In sum, recent years have observed growth in policy advocacy and collective campaigns by eNGOs in China, and the diversification of organizational activities among Chinese eNGOs also indicates a possible trend toward a more pluralistic civil society. Table 4 provides a summary of the changes with respect to institutional environments, organizational resources, and political activities.
Discussion and Conclusion
Existing literature has documented extensively the political and resource constraints that have limited the growth of civil society in China; yet few of them have traced the changes of these political and resource parameters over time and in what ways such changes may have facilitated or reshaped the development of Chinese NGOs. Our study fills a gap in the literature by focusing on these changes. Specifically, our study shows that, in the past few years, some political changes have had positive, and some have had negative, effects on the development of NGOs in China. Positive changes include the increased political tolerance for media reports on environmental incidents and the introduction of public participation requirements into official environmental policy making and implementation procedures. Negative changes include the continued restrictions on NGO registration and increased internet censorship. In combination, these changes have opened up more opportunities for policy advocacy, but the eNGOs that were better able to explore these opportunities are those that are formally registered and led by social and political elites.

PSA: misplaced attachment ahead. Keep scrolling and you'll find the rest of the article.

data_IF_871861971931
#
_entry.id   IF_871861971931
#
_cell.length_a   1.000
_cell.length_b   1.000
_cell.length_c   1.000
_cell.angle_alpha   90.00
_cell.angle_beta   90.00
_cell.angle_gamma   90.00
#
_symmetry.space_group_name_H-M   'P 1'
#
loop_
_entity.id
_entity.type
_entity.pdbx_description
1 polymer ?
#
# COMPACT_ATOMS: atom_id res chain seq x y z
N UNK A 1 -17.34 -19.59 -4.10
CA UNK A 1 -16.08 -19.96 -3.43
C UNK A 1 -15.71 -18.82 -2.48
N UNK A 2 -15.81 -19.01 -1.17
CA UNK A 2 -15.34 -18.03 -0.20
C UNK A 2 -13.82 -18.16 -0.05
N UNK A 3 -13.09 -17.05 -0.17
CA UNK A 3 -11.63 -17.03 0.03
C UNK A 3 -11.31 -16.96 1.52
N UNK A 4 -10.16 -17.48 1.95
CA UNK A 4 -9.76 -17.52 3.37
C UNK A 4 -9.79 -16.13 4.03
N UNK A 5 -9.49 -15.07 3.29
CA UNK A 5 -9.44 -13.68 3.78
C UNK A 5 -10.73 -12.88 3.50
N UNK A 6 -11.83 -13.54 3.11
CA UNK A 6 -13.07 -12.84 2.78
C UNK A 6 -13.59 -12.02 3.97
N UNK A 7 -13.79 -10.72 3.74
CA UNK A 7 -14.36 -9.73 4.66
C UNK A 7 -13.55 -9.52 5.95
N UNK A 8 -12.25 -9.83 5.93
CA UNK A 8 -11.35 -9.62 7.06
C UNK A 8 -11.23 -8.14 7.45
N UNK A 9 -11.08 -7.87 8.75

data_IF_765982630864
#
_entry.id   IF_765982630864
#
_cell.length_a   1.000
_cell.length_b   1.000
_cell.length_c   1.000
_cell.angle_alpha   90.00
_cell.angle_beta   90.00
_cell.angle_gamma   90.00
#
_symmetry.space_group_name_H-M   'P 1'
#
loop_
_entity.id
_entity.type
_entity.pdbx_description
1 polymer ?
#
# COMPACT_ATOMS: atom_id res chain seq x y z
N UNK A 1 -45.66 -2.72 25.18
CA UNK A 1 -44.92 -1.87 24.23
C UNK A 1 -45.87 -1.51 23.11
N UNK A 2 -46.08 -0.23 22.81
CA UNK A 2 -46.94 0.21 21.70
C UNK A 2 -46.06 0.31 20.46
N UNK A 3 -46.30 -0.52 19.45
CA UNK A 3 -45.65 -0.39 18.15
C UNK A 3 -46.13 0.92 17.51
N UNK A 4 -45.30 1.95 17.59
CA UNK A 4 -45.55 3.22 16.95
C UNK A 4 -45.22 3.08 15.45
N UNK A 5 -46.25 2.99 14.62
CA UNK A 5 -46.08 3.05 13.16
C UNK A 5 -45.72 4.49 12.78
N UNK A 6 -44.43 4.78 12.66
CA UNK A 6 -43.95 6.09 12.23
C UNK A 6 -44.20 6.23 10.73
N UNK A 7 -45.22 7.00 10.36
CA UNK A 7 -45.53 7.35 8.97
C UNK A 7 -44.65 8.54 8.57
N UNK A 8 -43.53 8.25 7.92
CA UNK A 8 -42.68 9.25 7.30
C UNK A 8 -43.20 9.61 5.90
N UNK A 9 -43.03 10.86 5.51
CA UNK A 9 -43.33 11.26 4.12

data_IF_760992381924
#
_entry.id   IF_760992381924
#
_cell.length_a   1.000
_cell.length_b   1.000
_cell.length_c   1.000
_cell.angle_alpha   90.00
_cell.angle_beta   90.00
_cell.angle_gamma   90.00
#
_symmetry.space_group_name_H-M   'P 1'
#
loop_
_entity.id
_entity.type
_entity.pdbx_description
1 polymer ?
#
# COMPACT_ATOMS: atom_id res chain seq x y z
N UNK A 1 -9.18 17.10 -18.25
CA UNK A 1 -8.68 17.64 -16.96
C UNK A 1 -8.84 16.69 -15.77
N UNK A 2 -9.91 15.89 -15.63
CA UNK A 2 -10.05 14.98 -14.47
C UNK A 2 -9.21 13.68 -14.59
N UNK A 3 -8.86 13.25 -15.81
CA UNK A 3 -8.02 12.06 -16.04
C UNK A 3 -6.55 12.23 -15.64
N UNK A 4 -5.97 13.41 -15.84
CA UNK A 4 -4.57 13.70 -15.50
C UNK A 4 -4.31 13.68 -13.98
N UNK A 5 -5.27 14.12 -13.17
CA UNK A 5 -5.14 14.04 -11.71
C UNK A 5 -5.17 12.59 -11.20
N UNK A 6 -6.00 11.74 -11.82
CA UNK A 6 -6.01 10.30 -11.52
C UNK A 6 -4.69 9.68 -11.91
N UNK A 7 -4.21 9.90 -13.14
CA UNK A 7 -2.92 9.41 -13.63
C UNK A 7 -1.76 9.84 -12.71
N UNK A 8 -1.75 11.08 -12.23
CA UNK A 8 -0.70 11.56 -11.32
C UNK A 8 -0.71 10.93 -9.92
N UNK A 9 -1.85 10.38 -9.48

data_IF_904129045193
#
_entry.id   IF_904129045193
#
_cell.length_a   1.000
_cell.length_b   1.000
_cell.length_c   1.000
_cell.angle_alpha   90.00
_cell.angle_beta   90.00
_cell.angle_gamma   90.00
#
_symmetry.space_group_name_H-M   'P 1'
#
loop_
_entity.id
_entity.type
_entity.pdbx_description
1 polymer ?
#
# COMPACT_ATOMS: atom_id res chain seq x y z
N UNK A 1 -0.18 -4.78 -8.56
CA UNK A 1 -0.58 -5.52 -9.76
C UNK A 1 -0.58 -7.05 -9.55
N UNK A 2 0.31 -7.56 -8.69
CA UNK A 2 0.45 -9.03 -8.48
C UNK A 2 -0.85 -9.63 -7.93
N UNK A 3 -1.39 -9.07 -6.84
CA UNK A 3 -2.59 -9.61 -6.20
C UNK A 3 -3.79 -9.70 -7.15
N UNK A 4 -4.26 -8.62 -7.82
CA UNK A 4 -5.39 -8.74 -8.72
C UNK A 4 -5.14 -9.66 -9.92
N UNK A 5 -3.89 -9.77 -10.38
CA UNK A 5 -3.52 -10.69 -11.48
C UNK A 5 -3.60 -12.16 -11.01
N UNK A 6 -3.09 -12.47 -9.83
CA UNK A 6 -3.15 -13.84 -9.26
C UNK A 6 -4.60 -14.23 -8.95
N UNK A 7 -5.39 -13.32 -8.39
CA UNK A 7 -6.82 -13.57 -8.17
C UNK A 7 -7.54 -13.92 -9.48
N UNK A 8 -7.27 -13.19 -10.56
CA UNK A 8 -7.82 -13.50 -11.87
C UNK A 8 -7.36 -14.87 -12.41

This mixture of positive and negative changes reflect the inherent fragmentation of China‘s authoritarian political system, characterized by increasing conflicts among political leaders over environmental issues as well as misalignments between the central and local governments. Some eNGOs have taken advantage of the opportunities created by these conflicts and misalignments to increase their influence in the policy process. Some eNGOs have also strengthened their societal connections by raising funds domestically and reaching out to pollution victims.
Our study applied existing social science theories to examine the evolution of eNGOs in China. From the perspective of political opportunity theory, the case of China represents a unique set of political changes, involving a combination of willingness of governments at various levels to draw on NGOs to help address various societal issues and continuing attempts by the party-state system to control NGO activities. This set of changes has allowed for sustained, but limited, growth of the eNGO sector. From the perspective of resource dependency theory, the case of China illustrates how various forms of resources—financial, human, and informal social connections with the party-state—enable some eNGOs to become more active in policy advocacy; yet some resources, such as informal social connections with the party-state, in turn may constrain the types of advocacy undertaken by these eNGOs.